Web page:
The whole reason behind the huge pensions industry is that it was realised, some time ago, that it was financially impossible for the government (in its role of redistributor of tax revenues) to dole (sorry, couldn't resist) out pensions to everyone as an exercise in bountifulness. The solution was to encourage each and every one to save for their pension, on an individual basis... unless they were in government or the civil service, of course. This very much helped the financial services industry, on which the UK relies so much (possibly excessively).

So the actual effect of a reduction in pension contributions, which is the unavoidable corollary to reducing the tax relief, would be a reduction in income for the financial services industry. This, in turn, would lead to reduced profits and job losses; hardly the desired effect.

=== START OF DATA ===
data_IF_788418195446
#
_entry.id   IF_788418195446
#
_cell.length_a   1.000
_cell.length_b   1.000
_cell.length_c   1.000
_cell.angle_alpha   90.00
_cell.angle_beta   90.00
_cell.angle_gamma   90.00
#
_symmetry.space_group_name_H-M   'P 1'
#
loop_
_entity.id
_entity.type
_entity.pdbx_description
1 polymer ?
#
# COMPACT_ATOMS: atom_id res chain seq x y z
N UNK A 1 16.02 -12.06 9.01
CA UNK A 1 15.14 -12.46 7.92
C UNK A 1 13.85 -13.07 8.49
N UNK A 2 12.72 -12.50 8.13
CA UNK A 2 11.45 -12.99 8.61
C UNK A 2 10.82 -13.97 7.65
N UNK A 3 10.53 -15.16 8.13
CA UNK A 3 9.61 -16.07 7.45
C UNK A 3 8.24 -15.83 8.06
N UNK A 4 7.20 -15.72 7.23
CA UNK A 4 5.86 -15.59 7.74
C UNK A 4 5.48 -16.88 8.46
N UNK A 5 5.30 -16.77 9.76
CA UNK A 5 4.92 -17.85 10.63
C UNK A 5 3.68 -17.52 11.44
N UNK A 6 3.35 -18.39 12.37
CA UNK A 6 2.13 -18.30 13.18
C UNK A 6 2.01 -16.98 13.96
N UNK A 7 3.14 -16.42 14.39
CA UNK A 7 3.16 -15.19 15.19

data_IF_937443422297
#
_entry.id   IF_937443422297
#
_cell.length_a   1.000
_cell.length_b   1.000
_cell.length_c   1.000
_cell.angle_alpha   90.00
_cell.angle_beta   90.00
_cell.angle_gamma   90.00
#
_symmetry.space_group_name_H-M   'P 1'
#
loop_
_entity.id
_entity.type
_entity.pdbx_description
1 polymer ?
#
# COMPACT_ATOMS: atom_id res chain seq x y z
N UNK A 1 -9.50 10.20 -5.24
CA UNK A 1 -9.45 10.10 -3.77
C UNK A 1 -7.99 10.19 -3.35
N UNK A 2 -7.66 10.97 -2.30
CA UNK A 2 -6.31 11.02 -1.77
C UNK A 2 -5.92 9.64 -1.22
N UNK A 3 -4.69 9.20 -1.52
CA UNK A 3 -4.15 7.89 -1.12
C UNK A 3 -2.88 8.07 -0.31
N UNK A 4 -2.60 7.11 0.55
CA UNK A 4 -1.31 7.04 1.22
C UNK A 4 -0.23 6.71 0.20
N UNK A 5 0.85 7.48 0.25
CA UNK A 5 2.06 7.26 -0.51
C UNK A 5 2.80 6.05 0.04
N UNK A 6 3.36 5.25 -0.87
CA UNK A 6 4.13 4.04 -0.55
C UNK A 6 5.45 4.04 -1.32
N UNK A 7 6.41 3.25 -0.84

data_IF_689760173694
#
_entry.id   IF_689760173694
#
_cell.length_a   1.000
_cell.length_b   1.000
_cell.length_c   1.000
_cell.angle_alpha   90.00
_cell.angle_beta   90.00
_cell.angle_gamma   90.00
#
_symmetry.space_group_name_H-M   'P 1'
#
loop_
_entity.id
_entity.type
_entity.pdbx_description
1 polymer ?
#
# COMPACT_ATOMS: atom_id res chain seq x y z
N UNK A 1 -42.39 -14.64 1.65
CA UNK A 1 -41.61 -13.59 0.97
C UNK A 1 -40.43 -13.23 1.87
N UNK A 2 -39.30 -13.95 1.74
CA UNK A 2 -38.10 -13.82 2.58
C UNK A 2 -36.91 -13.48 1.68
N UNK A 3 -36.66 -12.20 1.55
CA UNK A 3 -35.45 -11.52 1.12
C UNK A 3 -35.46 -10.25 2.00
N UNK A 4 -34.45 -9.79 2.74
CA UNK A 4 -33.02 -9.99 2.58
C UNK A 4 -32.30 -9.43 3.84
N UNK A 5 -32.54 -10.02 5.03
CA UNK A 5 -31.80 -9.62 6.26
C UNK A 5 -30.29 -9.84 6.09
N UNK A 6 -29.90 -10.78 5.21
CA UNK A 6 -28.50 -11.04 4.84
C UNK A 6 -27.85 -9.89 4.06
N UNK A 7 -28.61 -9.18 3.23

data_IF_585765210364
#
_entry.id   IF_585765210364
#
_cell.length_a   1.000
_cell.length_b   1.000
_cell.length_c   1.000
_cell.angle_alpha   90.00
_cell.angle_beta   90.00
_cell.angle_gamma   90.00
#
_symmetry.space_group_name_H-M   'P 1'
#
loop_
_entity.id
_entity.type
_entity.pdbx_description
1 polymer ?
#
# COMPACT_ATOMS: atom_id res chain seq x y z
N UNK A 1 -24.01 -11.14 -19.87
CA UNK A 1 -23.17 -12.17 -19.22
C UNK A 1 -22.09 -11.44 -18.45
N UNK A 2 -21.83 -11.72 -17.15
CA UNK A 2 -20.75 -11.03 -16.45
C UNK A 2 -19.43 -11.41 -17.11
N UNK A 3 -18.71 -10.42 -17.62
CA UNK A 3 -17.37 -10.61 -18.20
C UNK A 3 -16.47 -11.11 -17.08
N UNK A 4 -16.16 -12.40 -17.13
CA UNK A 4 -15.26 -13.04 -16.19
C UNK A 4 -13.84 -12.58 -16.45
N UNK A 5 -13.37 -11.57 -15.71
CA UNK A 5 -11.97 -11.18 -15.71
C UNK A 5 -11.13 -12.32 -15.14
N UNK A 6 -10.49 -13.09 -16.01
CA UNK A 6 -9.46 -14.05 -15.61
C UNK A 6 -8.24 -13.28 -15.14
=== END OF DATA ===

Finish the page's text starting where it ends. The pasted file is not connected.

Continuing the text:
And now for two lessons in very basic economics; the sort of common sense that seems to be so sorely lacking in the political class. The fact that they seem necessary reflects appallingly on the quality of our 'leaders':

Lesson No. 1 - Increased demand leads to higher prices.
The very fact that there is more money going into pension funds increases the price of the individual component shares. This benefits everyone in a fund, regardless of the rate of tax relief they are receiving. Reduce the demand and the value of the funds will fall.

Lesson No. 2 - Propensity to save is not equal.
If you have £10,000 left over after your expenses, you are much more likely to save some, or all, of it than if you have a residue of £100. It is self evident that one is more likely to have a larger amount left over if one has a larger amount to start with. Therefore, higher rate taxpayers are more likely to be larger contributors to pension funds. Now read lesson No. 1 again and see how this has a multiplier effect.